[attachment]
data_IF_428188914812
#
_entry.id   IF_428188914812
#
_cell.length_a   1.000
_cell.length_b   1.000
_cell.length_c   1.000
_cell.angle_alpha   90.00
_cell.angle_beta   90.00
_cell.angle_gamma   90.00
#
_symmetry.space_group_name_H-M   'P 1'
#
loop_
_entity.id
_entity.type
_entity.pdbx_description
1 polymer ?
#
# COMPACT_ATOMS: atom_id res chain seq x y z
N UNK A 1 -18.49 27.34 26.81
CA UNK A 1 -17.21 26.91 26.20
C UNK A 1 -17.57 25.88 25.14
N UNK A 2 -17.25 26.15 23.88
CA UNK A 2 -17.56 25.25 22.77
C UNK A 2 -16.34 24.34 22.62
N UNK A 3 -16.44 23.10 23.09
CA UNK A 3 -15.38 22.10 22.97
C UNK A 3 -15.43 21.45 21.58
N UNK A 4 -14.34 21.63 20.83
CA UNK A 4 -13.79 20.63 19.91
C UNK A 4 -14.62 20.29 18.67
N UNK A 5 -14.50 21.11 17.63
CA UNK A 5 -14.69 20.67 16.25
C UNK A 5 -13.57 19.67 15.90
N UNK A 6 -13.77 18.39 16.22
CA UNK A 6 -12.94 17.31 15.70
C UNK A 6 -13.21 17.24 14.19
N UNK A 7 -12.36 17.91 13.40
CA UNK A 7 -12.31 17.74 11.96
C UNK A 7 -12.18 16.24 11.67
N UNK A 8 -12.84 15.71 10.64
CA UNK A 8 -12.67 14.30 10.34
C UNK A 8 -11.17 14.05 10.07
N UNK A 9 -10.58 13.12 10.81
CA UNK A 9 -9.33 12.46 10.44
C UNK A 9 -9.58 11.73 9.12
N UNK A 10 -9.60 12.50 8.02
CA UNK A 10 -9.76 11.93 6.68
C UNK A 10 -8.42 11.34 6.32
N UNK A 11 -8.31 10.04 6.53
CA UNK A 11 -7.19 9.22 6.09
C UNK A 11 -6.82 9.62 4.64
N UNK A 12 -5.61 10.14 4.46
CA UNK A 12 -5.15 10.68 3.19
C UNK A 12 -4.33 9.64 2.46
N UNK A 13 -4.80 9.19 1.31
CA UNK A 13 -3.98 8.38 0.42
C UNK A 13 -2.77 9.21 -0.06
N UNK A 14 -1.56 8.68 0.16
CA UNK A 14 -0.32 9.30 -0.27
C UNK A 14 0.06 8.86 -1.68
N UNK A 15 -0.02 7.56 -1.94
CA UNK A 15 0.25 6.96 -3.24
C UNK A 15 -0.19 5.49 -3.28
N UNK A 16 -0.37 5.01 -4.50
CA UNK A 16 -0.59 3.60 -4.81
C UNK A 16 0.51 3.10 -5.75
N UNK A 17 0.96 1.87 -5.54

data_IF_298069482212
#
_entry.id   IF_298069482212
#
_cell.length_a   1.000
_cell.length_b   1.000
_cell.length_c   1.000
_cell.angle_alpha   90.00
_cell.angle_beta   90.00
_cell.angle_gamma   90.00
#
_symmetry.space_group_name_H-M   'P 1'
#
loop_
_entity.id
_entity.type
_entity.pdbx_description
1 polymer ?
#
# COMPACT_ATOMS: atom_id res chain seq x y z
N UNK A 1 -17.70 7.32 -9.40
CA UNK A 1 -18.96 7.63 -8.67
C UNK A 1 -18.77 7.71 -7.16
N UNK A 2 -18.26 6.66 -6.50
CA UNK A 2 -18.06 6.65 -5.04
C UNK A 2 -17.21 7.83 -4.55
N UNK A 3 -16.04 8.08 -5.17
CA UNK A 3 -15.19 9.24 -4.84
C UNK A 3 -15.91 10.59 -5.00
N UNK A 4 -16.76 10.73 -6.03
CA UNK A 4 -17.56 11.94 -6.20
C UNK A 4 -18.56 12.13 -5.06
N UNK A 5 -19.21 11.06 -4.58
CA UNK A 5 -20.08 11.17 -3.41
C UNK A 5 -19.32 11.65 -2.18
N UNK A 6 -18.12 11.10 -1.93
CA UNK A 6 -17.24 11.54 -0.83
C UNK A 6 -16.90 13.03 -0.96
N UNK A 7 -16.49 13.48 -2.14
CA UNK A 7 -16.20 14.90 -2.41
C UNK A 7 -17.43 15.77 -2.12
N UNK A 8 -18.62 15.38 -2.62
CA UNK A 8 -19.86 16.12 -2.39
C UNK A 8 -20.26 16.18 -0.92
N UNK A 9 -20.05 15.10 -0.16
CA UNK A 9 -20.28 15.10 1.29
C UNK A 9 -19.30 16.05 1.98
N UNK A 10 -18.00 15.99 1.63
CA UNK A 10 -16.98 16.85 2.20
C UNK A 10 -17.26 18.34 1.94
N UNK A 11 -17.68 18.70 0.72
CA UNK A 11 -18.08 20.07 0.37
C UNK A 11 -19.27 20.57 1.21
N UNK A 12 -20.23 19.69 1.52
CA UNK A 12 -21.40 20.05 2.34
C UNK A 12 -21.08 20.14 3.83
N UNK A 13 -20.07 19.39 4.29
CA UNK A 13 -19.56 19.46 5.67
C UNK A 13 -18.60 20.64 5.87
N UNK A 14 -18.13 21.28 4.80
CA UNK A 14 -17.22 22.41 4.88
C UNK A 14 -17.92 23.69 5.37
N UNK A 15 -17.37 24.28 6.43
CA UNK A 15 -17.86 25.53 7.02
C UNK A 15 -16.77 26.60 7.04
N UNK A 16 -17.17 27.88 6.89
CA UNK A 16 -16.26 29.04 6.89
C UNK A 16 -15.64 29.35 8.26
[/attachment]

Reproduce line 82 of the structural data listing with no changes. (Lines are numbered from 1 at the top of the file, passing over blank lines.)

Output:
#